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Hottest Trainer Contestant #2: Hannah Holdren

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Welcome to Racked SF's search for San Francisco's hottest trainer. Over the coming weeks, we'll profile a dozen-plus smoking candidates who work at local gyms and studios. (Not only do they look hot in spandex, but if you take their classes, you might someday look nearly as good.) Then, once you've gotten to know everyone, we'll host a March Madness-style showdown in which you get to vote for your favorite. Let the games begin!

Photos by Aubrie Pick

Please welcome competitor #2 in Racked SF's first Hottest Trainer Competition, Hannah Holdren. Holdren is technically a rookie trainer, having been on the job for less than a year. But she has built up a following any veteran would be proud of for her classes, which include titles like Ultimate Conditioning, Absolution and Diesel, at Crunch on Polk Street. It's not hard to see why—check her out at in our photo gallery, taken at the gorgeous gym, which is a former movie theater. Plus, this woman will brave South African public transit to get her workout in—now that's dedication.

Photos by Aubrie Pick

How long have you been a trainer?
"Officially I have been training since January of this year although it was a path I had considered and a field I had dabbled in for many years. I trained friends here and there while in college and used to teach some classes, but officially I am less than a year in."

What prompted you to become one—did you have a different career path in mind prior?
"After switching majors many times in college (University of Miami) and deciding that perhaps it wasn't my calling to be a food critic or a sports anchor I ended up majoring in sports administration and minoring in exercise physiology and psychology. At the time I thought I wanted to work with for a professional sports team or a company like Nike or Under Armour. I knew I wanted to be surrounded by sports and athletics, but I wasn't sure exactly in what manner.

I ended up doing my internship my senior year of college at a boxing gym in downtown Miami called Fight Club. It was a gutted warehouse with a huge ring, a vast room with probably 70 some hanging bags, a shadow boxing room, and your bare bones basic machines and free weights, although my boss's upstairs office was plush and ornate—something right out of Scarface. It was here that I knew being in the gym 24/7 might be just the right fit for me. When I went back to waitressing or bartending gigs, I missed the gym and found myself wishing to be working in fitness again. I traveled overseas for a while and there too found that I was getting odd looks from the other volunteers when I braved the insane public transport in Capetown, South Africa to get to the closest fitness center.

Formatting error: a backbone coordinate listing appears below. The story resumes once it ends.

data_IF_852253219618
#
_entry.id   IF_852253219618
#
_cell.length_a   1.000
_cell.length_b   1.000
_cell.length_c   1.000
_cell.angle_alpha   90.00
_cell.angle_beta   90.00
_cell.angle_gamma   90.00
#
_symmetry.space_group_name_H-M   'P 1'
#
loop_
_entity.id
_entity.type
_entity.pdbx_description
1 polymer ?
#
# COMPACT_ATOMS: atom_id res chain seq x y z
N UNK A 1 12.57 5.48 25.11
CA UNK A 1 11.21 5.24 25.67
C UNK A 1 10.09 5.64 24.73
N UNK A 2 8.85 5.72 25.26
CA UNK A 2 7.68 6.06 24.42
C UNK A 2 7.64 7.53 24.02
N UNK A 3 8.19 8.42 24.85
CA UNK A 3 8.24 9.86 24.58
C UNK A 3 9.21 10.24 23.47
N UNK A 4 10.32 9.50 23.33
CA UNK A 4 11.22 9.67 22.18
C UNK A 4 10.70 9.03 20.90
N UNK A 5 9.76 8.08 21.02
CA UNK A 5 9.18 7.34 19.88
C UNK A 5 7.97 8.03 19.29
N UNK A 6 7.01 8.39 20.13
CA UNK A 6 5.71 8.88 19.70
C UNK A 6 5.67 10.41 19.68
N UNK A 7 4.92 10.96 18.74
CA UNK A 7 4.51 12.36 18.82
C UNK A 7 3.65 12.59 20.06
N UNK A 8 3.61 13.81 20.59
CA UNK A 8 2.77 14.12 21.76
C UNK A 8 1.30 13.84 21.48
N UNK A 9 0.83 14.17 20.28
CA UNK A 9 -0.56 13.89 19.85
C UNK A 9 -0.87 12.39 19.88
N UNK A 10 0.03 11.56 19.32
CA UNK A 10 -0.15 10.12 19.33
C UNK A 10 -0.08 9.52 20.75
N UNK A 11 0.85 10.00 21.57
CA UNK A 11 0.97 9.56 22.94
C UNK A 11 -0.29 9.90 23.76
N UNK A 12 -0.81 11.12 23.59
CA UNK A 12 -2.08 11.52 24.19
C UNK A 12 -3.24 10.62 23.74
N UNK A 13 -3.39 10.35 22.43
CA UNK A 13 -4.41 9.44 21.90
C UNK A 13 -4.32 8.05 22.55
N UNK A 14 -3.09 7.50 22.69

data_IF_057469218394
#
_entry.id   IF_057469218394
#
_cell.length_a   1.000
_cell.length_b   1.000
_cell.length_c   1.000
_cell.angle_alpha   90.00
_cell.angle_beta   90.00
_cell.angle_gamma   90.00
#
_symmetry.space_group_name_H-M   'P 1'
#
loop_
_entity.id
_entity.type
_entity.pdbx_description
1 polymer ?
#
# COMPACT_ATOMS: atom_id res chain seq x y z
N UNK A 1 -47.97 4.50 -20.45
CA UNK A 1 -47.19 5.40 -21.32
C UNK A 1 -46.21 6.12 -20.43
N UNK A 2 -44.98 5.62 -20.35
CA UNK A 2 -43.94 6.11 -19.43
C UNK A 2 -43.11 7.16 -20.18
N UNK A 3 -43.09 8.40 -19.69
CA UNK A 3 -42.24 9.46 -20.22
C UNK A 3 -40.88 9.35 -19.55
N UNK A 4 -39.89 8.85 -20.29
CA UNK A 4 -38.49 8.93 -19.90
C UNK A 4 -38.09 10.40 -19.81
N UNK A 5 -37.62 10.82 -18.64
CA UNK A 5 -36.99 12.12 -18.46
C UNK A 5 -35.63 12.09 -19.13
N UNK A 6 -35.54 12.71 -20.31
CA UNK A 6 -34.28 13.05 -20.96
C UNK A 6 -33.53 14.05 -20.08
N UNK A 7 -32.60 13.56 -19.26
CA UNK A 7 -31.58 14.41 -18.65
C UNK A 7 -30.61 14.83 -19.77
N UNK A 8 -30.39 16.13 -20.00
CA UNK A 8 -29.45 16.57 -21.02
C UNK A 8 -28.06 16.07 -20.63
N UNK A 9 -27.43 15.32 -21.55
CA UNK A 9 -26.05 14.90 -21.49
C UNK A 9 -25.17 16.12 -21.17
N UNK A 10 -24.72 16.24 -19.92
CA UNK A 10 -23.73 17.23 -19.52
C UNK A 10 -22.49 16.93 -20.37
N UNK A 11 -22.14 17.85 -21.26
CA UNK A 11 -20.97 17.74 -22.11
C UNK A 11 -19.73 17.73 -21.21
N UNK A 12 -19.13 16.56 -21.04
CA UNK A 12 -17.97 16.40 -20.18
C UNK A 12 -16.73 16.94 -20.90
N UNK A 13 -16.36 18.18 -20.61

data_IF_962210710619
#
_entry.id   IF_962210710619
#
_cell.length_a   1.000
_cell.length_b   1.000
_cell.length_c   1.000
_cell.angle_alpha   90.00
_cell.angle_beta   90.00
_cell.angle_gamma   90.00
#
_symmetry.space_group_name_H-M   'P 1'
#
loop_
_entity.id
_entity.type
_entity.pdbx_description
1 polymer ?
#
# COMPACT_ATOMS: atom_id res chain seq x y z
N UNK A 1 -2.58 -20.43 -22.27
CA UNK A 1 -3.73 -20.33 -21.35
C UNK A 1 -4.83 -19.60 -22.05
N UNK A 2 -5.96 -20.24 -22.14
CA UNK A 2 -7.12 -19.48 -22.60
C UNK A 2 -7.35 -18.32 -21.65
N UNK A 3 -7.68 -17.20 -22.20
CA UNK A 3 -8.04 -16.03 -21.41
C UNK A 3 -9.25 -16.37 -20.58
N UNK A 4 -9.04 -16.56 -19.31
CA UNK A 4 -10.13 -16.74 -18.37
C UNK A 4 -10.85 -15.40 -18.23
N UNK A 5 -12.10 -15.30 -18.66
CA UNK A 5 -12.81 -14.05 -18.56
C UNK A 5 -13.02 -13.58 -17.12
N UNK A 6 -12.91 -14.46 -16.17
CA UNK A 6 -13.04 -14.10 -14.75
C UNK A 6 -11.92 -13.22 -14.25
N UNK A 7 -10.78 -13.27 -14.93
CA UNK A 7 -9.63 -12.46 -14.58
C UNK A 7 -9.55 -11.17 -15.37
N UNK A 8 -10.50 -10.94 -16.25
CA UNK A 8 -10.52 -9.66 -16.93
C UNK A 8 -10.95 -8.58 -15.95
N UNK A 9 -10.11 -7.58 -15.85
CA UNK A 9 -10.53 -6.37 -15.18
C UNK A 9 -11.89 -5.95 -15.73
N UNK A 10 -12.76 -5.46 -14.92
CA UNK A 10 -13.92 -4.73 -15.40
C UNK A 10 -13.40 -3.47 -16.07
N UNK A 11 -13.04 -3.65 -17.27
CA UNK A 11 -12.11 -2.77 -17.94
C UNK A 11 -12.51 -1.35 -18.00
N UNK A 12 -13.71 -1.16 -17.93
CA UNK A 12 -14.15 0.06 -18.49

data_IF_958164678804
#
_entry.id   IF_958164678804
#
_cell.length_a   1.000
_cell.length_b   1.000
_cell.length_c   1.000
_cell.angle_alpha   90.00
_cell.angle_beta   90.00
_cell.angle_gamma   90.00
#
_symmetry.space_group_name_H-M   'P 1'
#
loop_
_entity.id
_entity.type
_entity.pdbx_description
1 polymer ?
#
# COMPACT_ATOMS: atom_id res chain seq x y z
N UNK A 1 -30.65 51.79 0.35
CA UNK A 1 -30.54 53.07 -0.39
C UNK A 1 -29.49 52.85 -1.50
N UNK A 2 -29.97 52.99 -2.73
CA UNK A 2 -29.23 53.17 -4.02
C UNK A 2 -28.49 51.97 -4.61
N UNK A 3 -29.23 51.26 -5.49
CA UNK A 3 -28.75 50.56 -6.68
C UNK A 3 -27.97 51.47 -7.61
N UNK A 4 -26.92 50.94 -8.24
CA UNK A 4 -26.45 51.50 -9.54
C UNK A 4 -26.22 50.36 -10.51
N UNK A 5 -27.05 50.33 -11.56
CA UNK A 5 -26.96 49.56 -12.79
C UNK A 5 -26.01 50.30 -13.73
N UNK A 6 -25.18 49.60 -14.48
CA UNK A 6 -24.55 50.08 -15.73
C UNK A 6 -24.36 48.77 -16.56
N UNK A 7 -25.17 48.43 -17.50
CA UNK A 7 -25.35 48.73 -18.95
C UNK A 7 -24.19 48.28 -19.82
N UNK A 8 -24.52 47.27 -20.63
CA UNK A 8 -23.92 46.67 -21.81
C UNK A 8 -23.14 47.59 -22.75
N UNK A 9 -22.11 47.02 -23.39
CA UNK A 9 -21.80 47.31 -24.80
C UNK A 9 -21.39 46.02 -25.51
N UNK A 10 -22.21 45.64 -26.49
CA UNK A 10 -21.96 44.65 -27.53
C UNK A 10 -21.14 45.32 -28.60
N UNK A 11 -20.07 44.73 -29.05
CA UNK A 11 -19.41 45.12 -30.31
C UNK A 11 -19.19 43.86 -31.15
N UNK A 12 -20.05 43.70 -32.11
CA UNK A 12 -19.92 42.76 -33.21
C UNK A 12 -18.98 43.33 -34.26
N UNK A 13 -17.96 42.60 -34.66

When I returned to the US I started working at David Barton Gym (in Miami) first at the front desk then as a scheduling coordinator for the personal training staff. I often talked with the trainers about how maybe one day I wanted to train and put my ex phys minor to use... but for some reason I waited. I ended up moving across the country to San Francisco from Miami last January and stumbled into a job at Crunch fitness after finding the job listing on Craigslist. Within a month of moving, I not only had a job at the front desk, but I was adopted into an amazing fitness family. My coworkers in all departments became my friends, the gym my home away from home. As much as I loved the structure and responsibility I was given as MOD, I eventually found myself at a fork in the road once again when it came to whether or not to pursue training?.and finally I dove in. After encouragement from managers and coworkers I took the leap of faith and put aside my nerves and I have never looked back. I am so lucky and eternally grateful that I get to come to work everyday and workout with people. It has been the best job I have ever had and I honestly can't imagine myself in another career where I would feel as gratified. Sure, it's a grind, but it's fun and it's dynamic—it is ever changing, ever growing, and I love that about it."

What classes do you teach, and which is your favorite/why?